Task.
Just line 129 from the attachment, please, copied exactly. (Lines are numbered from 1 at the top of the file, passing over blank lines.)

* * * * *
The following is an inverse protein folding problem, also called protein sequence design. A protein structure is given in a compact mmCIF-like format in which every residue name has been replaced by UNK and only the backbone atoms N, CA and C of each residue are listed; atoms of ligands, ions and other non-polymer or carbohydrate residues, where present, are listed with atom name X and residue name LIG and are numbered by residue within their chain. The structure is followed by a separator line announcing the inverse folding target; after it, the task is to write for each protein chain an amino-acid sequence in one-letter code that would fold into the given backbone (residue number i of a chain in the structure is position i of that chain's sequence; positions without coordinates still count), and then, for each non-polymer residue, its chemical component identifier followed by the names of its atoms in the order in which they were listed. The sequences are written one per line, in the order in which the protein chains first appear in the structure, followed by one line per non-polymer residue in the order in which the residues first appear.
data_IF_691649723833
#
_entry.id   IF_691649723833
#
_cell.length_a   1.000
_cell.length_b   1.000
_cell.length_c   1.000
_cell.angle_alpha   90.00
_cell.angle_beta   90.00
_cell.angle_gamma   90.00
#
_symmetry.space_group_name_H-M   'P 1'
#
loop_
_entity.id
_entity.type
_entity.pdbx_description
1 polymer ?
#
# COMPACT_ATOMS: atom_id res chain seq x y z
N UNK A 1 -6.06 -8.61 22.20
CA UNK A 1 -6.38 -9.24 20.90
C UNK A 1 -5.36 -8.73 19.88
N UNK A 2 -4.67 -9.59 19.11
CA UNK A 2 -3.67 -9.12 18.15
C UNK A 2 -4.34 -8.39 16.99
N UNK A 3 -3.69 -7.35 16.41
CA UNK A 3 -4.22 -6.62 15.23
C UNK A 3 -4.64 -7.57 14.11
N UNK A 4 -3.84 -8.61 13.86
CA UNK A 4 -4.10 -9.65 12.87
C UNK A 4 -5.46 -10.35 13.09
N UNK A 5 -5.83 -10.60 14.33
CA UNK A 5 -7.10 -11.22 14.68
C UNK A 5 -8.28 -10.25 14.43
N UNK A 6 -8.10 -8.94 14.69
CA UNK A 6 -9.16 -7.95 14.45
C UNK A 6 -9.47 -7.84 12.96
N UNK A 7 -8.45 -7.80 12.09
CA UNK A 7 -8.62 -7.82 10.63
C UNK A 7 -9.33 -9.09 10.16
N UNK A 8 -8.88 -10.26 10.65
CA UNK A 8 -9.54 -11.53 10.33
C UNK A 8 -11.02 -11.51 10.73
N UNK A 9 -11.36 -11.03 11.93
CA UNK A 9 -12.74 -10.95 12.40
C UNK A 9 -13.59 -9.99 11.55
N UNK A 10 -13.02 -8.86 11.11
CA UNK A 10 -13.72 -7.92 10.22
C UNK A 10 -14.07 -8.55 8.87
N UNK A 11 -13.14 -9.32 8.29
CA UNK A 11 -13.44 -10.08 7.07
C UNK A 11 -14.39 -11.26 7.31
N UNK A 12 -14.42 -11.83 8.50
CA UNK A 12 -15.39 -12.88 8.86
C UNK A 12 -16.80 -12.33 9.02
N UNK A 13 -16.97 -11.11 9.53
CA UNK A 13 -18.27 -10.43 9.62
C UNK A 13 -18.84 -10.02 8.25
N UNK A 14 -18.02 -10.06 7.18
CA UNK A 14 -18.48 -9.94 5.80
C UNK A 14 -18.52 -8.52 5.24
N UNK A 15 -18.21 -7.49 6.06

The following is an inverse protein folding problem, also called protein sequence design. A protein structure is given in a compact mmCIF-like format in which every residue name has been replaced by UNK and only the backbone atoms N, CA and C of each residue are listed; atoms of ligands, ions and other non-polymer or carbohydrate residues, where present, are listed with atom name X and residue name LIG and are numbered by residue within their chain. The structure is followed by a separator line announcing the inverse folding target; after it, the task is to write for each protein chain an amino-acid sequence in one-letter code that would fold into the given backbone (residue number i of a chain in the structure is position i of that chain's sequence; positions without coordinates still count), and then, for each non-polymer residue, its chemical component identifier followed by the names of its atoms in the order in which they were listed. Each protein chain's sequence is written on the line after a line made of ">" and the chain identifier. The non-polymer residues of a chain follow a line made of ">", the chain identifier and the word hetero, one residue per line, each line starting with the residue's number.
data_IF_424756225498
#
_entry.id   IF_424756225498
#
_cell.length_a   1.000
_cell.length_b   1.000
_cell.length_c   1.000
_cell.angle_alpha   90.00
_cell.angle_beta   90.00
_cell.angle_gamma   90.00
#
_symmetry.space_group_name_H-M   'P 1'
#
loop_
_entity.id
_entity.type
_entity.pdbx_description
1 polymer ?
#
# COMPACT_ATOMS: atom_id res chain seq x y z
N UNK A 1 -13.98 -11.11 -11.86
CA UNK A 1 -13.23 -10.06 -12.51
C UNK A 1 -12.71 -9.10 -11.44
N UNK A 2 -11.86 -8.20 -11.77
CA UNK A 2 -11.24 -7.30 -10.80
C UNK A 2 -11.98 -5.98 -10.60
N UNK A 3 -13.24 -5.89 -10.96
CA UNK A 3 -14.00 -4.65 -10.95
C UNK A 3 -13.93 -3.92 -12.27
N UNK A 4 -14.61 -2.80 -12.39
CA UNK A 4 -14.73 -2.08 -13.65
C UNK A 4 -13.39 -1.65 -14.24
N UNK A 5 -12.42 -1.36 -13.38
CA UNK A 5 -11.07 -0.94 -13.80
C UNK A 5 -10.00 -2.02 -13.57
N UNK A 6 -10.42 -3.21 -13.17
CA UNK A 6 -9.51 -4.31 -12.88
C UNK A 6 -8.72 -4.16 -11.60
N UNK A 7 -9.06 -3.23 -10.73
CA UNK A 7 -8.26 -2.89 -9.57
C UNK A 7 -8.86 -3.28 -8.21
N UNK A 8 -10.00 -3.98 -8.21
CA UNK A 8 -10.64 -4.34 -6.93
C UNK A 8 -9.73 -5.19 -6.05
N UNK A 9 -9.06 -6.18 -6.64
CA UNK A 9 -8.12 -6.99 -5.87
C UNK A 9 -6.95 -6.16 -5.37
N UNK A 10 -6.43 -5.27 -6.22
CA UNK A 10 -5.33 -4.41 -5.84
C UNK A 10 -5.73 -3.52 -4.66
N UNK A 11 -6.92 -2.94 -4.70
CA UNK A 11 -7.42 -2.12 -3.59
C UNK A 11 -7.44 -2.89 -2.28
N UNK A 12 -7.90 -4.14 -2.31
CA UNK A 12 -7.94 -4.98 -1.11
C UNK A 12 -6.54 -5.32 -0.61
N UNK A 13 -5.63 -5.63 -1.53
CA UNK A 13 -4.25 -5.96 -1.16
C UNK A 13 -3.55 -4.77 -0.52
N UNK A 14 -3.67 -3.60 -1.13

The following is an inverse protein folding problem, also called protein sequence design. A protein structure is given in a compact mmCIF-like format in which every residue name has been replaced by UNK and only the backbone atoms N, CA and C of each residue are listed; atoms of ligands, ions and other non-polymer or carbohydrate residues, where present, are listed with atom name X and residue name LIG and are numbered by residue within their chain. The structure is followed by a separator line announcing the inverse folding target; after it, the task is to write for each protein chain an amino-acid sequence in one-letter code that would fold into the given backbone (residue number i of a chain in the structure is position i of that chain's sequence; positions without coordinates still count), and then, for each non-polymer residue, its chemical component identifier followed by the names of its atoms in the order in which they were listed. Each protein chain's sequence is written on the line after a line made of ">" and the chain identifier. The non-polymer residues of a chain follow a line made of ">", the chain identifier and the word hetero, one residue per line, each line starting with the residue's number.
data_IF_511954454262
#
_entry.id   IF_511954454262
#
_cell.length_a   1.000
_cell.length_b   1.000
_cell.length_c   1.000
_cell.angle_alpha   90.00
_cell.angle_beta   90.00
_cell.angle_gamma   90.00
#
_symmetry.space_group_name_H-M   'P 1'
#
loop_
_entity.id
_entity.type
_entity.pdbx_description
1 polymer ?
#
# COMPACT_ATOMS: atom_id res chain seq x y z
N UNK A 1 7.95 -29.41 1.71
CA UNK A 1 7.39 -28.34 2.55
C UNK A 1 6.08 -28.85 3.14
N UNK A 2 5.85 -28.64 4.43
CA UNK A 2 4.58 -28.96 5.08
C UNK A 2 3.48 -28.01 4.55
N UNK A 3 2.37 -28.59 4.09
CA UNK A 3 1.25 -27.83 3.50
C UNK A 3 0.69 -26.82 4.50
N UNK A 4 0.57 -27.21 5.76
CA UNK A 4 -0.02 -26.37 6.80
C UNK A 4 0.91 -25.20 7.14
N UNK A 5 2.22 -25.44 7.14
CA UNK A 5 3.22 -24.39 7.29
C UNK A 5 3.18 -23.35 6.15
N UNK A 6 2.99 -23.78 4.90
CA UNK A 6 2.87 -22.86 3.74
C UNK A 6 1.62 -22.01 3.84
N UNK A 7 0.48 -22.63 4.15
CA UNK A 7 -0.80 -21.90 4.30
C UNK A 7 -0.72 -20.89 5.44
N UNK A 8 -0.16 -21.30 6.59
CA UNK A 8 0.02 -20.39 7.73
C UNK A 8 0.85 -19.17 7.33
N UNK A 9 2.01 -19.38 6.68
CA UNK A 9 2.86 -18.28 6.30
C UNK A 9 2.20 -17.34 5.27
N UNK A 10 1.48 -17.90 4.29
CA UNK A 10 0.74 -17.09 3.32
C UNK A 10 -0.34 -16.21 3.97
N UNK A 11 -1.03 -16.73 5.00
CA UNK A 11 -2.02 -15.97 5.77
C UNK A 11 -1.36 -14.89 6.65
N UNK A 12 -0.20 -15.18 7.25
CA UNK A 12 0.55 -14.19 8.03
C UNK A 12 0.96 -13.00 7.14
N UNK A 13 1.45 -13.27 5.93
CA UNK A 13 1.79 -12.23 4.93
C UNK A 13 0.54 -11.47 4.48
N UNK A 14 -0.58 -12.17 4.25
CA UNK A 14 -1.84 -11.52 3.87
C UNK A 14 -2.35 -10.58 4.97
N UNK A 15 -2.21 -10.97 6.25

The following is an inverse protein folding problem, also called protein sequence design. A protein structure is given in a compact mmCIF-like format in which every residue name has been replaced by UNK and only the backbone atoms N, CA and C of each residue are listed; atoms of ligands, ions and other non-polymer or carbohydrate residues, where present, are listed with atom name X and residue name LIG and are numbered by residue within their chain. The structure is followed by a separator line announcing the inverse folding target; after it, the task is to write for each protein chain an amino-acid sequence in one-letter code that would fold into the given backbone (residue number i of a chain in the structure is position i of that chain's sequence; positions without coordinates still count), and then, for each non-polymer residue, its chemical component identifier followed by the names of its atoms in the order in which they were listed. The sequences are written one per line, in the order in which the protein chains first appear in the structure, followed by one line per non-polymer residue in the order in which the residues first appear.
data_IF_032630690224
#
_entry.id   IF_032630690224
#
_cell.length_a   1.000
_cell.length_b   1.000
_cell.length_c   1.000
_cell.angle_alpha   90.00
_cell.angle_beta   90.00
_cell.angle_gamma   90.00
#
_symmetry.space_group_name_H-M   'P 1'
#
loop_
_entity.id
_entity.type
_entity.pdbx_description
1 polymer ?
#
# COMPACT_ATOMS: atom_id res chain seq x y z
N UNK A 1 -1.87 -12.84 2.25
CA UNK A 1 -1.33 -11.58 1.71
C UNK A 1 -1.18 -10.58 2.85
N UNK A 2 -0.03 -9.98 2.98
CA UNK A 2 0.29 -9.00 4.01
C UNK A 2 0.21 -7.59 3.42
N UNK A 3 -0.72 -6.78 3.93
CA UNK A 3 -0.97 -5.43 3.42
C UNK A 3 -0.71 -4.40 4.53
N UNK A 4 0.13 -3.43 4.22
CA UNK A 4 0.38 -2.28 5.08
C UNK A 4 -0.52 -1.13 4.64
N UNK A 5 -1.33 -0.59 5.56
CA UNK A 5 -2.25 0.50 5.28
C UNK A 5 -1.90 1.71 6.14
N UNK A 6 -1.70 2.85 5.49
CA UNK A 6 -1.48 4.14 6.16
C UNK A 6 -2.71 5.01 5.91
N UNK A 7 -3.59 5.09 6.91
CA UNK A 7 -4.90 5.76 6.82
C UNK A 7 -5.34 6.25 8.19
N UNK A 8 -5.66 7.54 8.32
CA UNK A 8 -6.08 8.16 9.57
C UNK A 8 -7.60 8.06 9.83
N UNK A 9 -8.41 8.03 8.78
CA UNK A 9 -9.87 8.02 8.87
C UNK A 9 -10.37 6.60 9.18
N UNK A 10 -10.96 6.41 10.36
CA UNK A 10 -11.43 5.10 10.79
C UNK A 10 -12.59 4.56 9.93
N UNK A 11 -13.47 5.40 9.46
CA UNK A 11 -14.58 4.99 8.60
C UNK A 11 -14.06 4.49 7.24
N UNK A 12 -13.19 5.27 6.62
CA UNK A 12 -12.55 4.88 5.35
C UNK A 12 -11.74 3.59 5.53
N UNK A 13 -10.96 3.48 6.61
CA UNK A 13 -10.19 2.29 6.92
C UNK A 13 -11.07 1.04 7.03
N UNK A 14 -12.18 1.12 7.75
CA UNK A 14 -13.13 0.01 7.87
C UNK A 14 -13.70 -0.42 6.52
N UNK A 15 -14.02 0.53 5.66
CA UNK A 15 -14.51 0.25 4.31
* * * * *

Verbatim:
_entry.id   IF_511954454262